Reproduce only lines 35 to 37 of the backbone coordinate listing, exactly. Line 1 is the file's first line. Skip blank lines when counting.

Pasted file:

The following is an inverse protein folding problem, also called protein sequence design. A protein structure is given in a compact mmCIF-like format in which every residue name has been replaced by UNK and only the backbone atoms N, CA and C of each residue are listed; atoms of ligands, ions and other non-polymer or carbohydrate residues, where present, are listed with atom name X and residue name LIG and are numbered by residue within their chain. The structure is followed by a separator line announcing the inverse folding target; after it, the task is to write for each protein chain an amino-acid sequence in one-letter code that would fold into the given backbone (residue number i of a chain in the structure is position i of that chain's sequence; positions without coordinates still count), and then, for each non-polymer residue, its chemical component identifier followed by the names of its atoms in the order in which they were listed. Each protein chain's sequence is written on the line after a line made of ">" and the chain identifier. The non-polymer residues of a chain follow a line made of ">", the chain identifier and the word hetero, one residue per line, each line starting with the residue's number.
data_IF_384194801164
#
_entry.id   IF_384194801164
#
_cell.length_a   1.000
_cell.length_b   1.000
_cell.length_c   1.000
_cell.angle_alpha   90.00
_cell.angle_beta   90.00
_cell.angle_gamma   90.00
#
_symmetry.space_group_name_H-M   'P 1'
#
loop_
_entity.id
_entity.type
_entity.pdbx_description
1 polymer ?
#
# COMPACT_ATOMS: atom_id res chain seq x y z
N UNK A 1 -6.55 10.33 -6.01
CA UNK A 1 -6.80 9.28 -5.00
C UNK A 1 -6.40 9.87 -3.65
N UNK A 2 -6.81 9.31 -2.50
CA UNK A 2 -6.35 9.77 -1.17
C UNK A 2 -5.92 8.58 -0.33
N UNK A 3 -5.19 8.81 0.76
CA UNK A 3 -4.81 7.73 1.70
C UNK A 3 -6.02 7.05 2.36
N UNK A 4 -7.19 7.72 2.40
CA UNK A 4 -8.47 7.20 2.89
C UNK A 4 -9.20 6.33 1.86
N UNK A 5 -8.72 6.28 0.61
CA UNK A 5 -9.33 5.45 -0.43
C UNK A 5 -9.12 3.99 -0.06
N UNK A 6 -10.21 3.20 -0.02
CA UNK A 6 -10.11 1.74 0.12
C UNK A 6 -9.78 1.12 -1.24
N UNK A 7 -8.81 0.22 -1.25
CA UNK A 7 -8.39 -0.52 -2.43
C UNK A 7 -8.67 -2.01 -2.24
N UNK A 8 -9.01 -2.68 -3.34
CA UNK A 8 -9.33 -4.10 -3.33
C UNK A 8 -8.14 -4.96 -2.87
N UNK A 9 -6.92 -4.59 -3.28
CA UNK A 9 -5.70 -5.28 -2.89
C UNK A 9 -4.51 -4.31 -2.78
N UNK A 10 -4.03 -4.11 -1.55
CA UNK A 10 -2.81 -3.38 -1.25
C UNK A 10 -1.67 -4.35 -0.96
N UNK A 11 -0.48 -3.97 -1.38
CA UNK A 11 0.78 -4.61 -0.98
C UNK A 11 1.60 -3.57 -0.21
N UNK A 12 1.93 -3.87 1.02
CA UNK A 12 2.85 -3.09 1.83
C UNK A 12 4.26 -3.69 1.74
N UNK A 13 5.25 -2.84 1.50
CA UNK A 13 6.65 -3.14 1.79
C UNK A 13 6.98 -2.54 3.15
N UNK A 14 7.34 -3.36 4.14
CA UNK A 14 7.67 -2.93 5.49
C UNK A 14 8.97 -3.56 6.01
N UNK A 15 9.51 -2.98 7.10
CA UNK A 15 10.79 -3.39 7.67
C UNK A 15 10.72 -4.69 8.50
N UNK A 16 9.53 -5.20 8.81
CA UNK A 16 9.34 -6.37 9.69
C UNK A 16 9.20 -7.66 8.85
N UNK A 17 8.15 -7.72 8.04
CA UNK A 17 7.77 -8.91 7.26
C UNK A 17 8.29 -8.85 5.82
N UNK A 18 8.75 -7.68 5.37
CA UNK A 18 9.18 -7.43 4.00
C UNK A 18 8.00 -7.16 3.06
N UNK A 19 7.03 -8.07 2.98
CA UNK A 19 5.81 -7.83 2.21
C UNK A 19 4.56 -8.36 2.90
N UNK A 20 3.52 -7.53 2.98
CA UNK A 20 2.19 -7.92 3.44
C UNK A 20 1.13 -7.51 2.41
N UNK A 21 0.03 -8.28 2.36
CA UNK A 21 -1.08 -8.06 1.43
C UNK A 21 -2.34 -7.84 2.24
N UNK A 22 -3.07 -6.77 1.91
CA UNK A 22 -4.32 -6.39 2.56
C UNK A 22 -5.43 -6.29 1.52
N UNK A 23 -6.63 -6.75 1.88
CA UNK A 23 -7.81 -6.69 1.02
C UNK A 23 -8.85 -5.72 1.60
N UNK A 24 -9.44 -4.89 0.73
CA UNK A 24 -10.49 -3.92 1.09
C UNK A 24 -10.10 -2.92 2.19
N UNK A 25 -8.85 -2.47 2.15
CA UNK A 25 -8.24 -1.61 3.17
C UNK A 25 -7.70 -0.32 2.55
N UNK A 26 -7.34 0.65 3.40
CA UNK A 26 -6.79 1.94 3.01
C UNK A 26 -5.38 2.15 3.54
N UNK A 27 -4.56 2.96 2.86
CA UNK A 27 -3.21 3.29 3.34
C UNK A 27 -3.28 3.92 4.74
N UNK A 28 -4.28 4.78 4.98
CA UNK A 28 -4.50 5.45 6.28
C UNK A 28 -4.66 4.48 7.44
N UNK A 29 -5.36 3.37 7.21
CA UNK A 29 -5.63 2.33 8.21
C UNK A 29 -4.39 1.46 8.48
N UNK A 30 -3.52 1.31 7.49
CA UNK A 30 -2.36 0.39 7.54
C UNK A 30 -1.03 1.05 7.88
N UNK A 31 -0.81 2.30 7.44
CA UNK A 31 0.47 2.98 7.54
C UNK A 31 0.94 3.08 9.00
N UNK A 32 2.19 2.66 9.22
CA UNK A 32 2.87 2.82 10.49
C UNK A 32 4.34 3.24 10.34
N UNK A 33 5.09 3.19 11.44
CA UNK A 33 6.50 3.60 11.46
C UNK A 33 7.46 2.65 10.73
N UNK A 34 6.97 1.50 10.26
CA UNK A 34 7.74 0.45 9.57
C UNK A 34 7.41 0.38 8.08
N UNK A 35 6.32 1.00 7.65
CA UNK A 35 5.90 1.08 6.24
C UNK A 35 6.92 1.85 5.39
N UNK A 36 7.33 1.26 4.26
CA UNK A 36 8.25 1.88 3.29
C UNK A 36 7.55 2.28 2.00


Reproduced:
CA UNK A 5 -9.33 5.45 -0.43
C UNK A 5 -9.12 3.99 -0.06
N UNK A 6 -10.21 3.20 -0.02